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Language as Purty as a Speckled Pup

One of the things I loved about growing up in the South was learning the colorful, poetic expressions and collaquilisms of the dialect.  I still remember sitting in the parlor at Mrs. Hanks' antebellum-style house, listening to her give my mother a recipe for cooking chicken. She ended her instructions by saying: "And I promise you, that chicken will be more tender than a mother’s love."  

That's why I was so delighted to discover Land of a Hundred Wonders by Lesley Kagen. Lesley is not from the South, so you'd think that she'd be crazier than a road-runnin' lizard to attempt to write a book where all of the characters speak "deep countrified South", but she pulls it off brilliantly. I usually read at night, just before bed, when I'm worn to a frazzle after a long day's work. Soakin' up the language in Land of a Hundred Wonders each evening felt like sippin' a cold mint julep on a breezy porch after a day that had been hotter than blue hazes.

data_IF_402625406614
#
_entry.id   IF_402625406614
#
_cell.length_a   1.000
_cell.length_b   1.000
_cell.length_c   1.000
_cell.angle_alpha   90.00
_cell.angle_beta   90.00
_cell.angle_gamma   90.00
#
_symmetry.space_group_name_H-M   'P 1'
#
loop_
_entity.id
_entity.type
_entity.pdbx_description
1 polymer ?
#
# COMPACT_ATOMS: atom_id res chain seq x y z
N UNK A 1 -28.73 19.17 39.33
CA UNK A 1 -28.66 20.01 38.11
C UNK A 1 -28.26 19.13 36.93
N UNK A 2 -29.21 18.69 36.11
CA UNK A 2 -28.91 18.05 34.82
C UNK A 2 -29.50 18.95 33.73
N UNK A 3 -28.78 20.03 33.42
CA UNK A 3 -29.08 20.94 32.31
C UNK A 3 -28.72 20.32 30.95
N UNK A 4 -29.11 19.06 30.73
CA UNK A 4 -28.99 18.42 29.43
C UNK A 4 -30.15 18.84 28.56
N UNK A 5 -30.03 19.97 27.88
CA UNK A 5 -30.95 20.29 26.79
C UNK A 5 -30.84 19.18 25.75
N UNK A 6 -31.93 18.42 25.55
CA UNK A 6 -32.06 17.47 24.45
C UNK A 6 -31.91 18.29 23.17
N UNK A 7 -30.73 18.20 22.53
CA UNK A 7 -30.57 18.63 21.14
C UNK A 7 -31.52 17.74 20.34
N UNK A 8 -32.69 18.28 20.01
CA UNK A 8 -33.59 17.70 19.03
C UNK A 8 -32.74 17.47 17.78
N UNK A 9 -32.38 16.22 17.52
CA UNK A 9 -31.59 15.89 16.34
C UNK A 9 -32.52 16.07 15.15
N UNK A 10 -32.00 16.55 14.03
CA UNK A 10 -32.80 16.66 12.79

Here are a few of my favorite phrases from the book:

If I don'’t get cracking, next week's front page is gonna have all the pizzazz of a piece of one-ply.

See ya in the morning, y'all.  Good willin' and the creek don't rise.

I always feel tail-waggin’'happy upon seeing her.

I suspect the two of them might be having hot sex, which I think doin' before you're married is a lot like eating supper before sayin' grace.

(She) stinks to high heaven in the mothering department.

I swear, you two gals have less sense than a penny!

He's madder than a sprayed roach.

Life sure is unrelentin', ain't it?

(That) boy looks like something the dog's been keepin' under the porch...

Quit hollerin’ like a stuck pig...

Dumber than a stick of chew gum, is what he is.

"How ya been?" "Fine as frog hair."

I'm thanking the Lord in all His glory that we made it this close...

Please accept my deepest apologies for getting ya’ all worked up.

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